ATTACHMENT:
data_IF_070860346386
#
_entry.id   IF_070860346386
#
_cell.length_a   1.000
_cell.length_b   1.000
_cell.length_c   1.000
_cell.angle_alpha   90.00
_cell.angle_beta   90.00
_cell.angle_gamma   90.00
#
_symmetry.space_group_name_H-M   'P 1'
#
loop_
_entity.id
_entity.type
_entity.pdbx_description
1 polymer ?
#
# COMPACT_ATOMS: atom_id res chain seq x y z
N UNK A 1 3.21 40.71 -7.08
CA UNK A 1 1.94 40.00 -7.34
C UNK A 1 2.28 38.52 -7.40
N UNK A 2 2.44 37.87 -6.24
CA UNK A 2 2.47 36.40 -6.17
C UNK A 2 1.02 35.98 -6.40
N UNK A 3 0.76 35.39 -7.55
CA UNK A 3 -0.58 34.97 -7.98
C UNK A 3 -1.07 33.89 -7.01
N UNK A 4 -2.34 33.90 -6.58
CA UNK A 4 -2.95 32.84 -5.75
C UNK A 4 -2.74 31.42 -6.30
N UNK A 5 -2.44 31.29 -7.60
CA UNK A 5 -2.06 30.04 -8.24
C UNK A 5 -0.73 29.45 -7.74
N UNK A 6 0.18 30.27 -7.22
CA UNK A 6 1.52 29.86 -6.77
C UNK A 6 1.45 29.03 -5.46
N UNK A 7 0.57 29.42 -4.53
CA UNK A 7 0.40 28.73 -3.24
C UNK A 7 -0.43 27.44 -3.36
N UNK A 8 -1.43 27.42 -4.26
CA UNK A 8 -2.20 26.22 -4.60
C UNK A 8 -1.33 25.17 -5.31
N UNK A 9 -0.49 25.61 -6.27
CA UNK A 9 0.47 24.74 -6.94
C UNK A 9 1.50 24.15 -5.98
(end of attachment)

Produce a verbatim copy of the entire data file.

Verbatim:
data_IF_070860346386
#
_entry.id   IF_070860346386
#
_cell.length_a   1.000
_cell.length_b   1.000
_cell.length_c   1.000
_cell.angle_alpha   90.00
_cell.angle_beta   90.00
_cell.angle_gamma   90.00
#
_symmetry.space_group_name_H-M   'P 1'
#
loop_
_entity.id
_entity.type
_entity.pdbx_description
1 polymer ?
#
# COMPACT_ATOMS: atom_id res chain seq x y z
N UNK A 1 3.21 40.71 -7.08
CA UNK A 1 1.94 40.00 -7.34
C UNK A 1 2.28 38.52 -7.40
N UNK A 2 2.44 37.87 -6.24
CA UNK A 2 2.47 36.40 -6.17
C UNK A 2 1.02 35.98 -6.40
N UNK A 3 0.76 35.39 -7.55
CA UNK A 3 -0.58 34.97 -7.98
C UNK A 3 -1.07 33.89 -7.01
N UNK A 4 -2.34 33.90 -6.58
CA UNK A 4 -2.95 32.84 -5.75
C UNK A 4 -2.74 31.42 -6.30
N UNK A 5 -2.44 31.29 -7.60
CA UNK A 5 -2.06 30.04 -8.24
C UNK A 5 -0.73 29.45 -7.74
N UNK A 6 0.18 30.27 -7.22
CA UNK A 6 1.52 29.86 -6.77
C UNK A 6 1.45 29.03 -5.46
N UNK A 7 0.57 29.42 -4.53
CA UNK A 7 0.40 28.73 -3.24
C UNK A 7 -0.43 27.44 -3.36
N UNK A 8 -1.43 27.42 -4.26
CA UNK A 8 -2.20 26.22 -4.60
C UNK A 8 -1.33 25.17 -5.31
N UNK A 9 -0.49 25.61 -6.27
CA UNK A 9 0.47 24.74 -6.94
C UNK A 9 1.50 24.15 -5.98